“No question,” Jeb Jr. said in an interview, “people are getting fired up about it — donors and people who have been around the political process for a while, people he’s known in Tallahassee when he was governor. The family, we’re geared up either way.” Most important, he added, his mother, Columba, the prospective candidate’s politics-averse wife, has given her assent.
And apparently, George W. Bush — you remember him — is pushing Jeb to run, as is father George H.W. Bush (although Barbara is reportedly “unconvinced,” though she was always something of a stick in the mud). Should this candidacy become a reality (and given the possibility of another Bush-Clinton general election), we’re going to see a lot of high-minded commentary about how dynasties are inimical to a democracy like ours. Some in the GOP who oppose Bush will probably offer that as a reason they reject him.
But don’t put too much stock in that. Bush will have plenty of problems in the primary without his name even entering into it.
That isn’t to say he wouldn’t be a formidable candidate. One advantage of his name is that he’ll be able to ramp up a campaign very quickly, mobilizing Bush loyalists to staff up and donate money. And he’ll be treated well by the press. But on some of the issues that are going to define the race, Bush will face a strong headwind, to say the least.
The first is immigration. Some in the GOP may see Bush as someone who can perform that “reaching out to Latinos” we’ve been hearing so much about, not least because his wife was born in Mexico and he speaks Spanish. The problem is that Bush has not only advocated for comprehensive immigration reform — a position that makes base Republicans recoil in horror — even worse, he has spoken sympathetically about undocumented immigrants.
In a speech in April, Bush said, “Yes, they broke the law, but it’s not a felony. It’s an act of love, it’s an act of commitment to your family.” This is not the kind of thing that primary voters can abide. In 2012, Rick Perry said those who oppose in-state tuition for immigrants brought to this country illegally don’t “have a heart.” That just about ended his primary chances.
But that’s not all. The issue of Common Core education standards could also become a millstone around a Bush candidacy. While most Republicans had probably barely heard of Common Core a year or two ago, it has quickly become a symbolic issue of deep importance, representing government overreach and Obama/Swedish-style social engineering, and possibly a takeover of American sovereignty by the U.N. Opposition to Common Core is becoming part of what it means to be a contemporary Republican with national ambitions.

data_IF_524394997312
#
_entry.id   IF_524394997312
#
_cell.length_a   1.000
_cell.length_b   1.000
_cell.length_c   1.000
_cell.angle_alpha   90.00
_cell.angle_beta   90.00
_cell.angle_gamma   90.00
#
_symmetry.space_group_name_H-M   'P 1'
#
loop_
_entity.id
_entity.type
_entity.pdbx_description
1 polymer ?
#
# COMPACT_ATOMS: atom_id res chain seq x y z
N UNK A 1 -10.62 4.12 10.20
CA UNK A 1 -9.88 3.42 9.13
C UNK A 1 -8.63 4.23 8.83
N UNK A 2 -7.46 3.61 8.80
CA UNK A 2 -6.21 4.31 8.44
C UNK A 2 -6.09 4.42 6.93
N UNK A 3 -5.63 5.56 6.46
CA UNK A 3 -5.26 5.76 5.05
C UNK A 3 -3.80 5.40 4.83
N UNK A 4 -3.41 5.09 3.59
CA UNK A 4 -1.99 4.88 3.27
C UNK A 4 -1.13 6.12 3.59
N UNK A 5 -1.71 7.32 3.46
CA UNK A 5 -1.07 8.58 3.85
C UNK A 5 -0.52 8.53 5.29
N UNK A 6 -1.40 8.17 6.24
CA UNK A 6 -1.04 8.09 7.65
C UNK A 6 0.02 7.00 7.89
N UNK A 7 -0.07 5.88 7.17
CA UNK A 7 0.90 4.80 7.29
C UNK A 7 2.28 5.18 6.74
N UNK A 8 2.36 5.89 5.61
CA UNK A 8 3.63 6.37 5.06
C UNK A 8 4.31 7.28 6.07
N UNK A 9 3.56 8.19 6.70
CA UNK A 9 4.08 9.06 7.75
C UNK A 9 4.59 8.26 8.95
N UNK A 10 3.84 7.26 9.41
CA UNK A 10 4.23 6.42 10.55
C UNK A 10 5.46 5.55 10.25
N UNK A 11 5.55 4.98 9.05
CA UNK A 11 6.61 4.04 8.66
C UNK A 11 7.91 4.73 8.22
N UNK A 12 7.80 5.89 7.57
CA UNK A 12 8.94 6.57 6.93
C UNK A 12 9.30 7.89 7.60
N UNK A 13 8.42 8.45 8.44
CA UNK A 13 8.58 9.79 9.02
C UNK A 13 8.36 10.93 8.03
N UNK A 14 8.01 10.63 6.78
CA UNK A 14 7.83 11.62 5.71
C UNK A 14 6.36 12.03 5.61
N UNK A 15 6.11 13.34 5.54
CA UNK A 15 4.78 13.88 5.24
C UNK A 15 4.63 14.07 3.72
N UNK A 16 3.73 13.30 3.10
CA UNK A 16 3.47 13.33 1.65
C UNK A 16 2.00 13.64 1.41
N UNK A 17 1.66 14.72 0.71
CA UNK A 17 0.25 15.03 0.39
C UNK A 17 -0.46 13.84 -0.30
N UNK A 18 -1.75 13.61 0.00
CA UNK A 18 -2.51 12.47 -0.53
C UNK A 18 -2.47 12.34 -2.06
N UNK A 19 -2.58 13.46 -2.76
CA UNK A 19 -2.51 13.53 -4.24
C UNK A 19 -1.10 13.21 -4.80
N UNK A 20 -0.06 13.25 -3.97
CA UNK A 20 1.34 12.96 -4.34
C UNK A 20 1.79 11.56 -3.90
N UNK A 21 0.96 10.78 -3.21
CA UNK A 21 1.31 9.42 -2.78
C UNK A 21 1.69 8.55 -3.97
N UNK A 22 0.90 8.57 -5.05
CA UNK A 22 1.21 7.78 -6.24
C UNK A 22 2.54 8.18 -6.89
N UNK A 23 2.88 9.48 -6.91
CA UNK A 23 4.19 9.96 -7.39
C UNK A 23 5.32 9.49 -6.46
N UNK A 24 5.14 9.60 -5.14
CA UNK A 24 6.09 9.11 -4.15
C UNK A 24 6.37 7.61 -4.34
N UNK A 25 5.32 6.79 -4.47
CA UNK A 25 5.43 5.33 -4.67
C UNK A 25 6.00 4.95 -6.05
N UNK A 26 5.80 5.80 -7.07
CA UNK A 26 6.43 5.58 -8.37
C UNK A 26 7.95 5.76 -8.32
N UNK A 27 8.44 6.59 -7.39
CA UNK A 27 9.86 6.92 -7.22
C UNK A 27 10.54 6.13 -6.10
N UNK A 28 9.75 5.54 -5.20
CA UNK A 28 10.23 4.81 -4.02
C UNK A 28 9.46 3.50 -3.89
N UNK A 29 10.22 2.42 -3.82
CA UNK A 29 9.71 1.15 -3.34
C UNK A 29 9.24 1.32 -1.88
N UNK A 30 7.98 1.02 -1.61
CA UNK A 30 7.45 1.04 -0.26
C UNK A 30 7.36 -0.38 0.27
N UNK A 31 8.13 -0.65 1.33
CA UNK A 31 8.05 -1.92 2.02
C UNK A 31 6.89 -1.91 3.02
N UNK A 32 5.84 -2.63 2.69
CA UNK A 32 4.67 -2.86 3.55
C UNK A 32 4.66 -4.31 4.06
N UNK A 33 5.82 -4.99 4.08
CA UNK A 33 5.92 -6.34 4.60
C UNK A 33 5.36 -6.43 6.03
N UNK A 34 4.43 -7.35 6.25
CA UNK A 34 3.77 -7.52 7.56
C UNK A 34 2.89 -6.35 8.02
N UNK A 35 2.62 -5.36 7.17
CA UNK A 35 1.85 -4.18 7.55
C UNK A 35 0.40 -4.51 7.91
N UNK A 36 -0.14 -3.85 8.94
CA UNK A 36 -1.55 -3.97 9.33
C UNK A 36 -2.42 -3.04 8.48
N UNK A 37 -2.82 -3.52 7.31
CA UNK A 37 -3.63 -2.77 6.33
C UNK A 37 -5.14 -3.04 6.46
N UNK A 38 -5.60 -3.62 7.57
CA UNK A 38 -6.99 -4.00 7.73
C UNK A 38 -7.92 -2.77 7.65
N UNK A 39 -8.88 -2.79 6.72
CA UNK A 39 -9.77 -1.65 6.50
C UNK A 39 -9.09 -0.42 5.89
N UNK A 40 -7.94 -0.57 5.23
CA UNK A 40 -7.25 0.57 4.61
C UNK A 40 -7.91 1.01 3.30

And Jeb Bush isn’t just an advocate of Common Core, he actually heads up not one but two organizations — the Foundation for Excellence in Education and Conservatives for Higher Standards — devoted to advocating for the standards. This is obviously an issue he cares deeply about, and he could no doubt talk any Republican voter’s ear off about it. But in the end, all they’ll hear is that Bush supports that Obama federal education takeover thing (even though Common Core is not a federal government initiative; its prime mover has been the National Governor’s Association).
The conflict between the GOP establishment and the party’s base will define the shape of the 2016 primaries. The person who wins the nomination is going to be the one who can navigate successfully between those two forces. He’ll have to be conservative enough to convince the base that he’ll be there for them, and steady enough to convince the establishment that he won’t be such a fire-breather that he’ll alienate the general electorate. He doesn’t need to be worshiped by both, but he can’t be hated by either. And once the campaign begins, there’s a strong chance that those base Republicans are going to see in Jeb Bush everything they’re fighting against, no matter what his last name happens to be.